Brian Wilson: Long Promised Road, a reflective documentary on the life of the Beach Boys musician, makes its long-delayed world premiere.
Brent Wilson worked from roughly 70 hours of footage between Wilson and former Rolling Stone editor (now Director of Content Development) Jason Fine to pair this film down to just over an hour and a half. This doesn’t even begin to take the archive footage into account. When it comes to Wilson and his days with The Beach Boys, there’s no shortage of archive footage! Wilson and Fine have spoken with each other for a number of years and it’s their relationship that drives the film. Fine drives the Beach Boy around some old haunts–some of which did not make the cut. I learned during a press conference last Monday that he got an F in Music! How did that even happen?!?
They hit up places that mean something to Wilson. Among them are Paradise Cove, Malibu, Hollywood, and you certainly cannot go without Hawthorne. It’s certainly sad to see what has become of Wilson’s childhood home. All that’s left is a monument along the highway. When we aren’t watching them drive around or seeing interviews, the film weaves in footage of Wilson performing in concert. It goes without saying that watching Brian Wilson and late brother Carl Wilson singing during “G-d Only Knows” will never not be an emotional moment. It would be a perfect moment to end the film but they go on for a few minutes longer.
It’s just Wilson and Fine in a car for hours at a time. Wilson is largely providing the score to the film by picking the songs they play in the car. To have been a fly on the wall in that car! This is not your traditional documentary. You don’t have brightly-lit sets where the director probes the interviewee. No, this is just Wilson and Fine as they go through the old haunts and maybe eat a meal or two along the way. The two have a history and Wilson himself isn’t much on interviews.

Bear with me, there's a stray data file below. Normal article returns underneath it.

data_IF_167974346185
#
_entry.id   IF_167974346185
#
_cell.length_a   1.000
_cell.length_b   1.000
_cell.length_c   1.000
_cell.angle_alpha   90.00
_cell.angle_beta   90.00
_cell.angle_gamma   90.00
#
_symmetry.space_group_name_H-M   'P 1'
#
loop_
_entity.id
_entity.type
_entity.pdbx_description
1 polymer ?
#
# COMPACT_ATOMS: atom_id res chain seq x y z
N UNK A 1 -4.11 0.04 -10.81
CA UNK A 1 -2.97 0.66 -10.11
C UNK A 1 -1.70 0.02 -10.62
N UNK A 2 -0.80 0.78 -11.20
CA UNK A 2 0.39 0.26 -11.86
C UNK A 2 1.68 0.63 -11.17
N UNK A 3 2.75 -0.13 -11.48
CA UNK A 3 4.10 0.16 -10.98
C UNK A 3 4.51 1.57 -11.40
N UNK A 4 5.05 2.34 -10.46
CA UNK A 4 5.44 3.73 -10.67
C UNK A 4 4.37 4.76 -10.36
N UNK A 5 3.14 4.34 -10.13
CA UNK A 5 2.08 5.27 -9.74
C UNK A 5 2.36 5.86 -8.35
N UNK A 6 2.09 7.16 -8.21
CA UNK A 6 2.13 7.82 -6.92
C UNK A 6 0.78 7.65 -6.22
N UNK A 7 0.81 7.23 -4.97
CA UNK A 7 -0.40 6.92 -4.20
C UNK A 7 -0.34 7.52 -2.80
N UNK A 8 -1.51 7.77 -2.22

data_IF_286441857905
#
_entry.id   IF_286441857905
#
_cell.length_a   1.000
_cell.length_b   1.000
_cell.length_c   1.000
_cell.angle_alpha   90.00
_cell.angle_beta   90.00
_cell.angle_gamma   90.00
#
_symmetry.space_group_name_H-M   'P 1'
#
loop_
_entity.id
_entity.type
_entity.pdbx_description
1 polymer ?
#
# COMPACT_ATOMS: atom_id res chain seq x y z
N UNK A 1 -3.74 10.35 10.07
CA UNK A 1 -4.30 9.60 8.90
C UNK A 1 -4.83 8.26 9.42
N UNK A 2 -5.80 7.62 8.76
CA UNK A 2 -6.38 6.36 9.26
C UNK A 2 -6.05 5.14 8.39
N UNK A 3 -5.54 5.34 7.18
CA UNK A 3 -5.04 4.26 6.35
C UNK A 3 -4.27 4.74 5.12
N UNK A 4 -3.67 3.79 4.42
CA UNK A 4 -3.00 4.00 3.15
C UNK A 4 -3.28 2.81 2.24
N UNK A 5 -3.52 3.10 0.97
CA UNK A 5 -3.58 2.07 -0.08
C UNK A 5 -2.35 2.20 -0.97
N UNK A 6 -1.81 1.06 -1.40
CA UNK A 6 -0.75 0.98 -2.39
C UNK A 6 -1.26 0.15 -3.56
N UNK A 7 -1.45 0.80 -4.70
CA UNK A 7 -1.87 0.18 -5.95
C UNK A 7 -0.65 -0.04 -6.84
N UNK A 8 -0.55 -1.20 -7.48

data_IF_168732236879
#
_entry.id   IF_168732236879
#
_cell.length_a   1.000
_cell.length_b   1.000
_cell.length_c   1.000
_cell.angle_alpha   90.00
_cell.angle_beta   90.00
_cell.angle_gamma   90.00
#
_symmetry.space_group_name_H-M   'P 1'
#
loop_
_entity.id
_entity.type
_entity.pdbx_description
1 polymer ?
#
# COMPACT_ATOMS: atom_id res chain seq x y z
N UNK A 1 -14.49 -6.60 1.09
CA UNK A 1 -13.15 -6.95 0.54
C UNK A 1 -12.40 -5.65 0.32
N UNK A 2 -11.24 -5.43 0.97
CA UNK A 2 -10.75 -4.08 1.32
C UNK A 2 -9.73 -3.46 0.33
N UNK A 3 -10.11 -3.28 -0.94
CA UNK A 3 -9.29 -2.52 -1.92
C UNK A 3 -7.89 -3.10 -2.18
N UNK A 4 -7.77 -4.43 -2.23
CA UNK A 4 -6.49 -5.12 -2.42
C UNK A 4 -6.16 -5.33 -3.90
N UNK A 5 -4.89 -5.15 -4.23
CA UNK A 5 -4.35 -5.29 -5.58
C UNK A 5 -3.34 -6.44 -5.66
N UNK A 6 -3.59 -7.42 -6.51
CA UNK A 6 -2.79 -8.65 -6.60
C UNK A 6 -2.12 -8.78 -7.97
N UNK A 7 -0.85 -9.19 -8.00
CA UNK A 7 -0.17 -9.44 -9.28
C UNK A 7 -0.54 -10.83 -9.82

Wilson presents a new song, “Right Where I Belong,” at the end of the film. which was co-written by Jim James. No doubt that it will probably be submitted as Best Original Song at the Oscars when the time comes. It’s a solid song and shows that the genius still has it as he nears his 80th year.
A number of musicians appear in the film to discuss Wilson. They wouldn’t be in the film if they didn’t love Wilson. I would have loved to have seen Paul McCartney discussing the rivalry but it is what it is. While Al Jardine is in the film, Mike Love isn’t. This certainly speaks to the relationship between the two Beach Boys founders. Wilson doesn’t touch on it at all in the film. But anyway, those appearing represent so many areas of the music scene including legends like Bruce Springsteen and Elton John. American and British, young and old. While the film runs just over 90 minutes, there are about a hundred hours of interviews with these musicians!
In total, there are 36 songs on the soundtrack. They range from unreleased songs to many hits recorded by The Beach Boys. We also hear some alternate takes and ultimately come to know why “Long Promised Road” was chosen.
I grew up on bands like The Beatles and The Beach Boys. Combine this with the upcoming Paul McCartney documentary series and The Beatles: Get Back and there’s no shortage of 1960s nostalgia to grace the screen. Even though I’m a child of the 1980s, it’s their music that I frequently turn to. Yes, the film does briefly touch on the rivalry. Rubber Soul begot Pet Sounds which begot Sgt. Pepper’s Lonely Hearts Club Band. What a time for genius songwriters! Any studio would be doing themselves a real disservice if they didn’t try and buy this film.
Brian Wilson: Long Promised Road isn’t a traditional documentary and that’s what makes this film a truly moving piece of art.
DIRECTOR: Brent Wilson
SCREENWRITERS: Brent Wilson & Jason Fine
FEATURING: Brian Wilson, Jason Fine, Bruce Springsteen, Elton John, Nick Jonas, Jim James, Linda Perry, Gustavo Dudamel, Jakob Dylan, Steven Page, Taylor Hawkins, Al Jardine, Bob Gaudio, Don Was, Blondie Chaplin, Stephen Kalinich, Andy Paley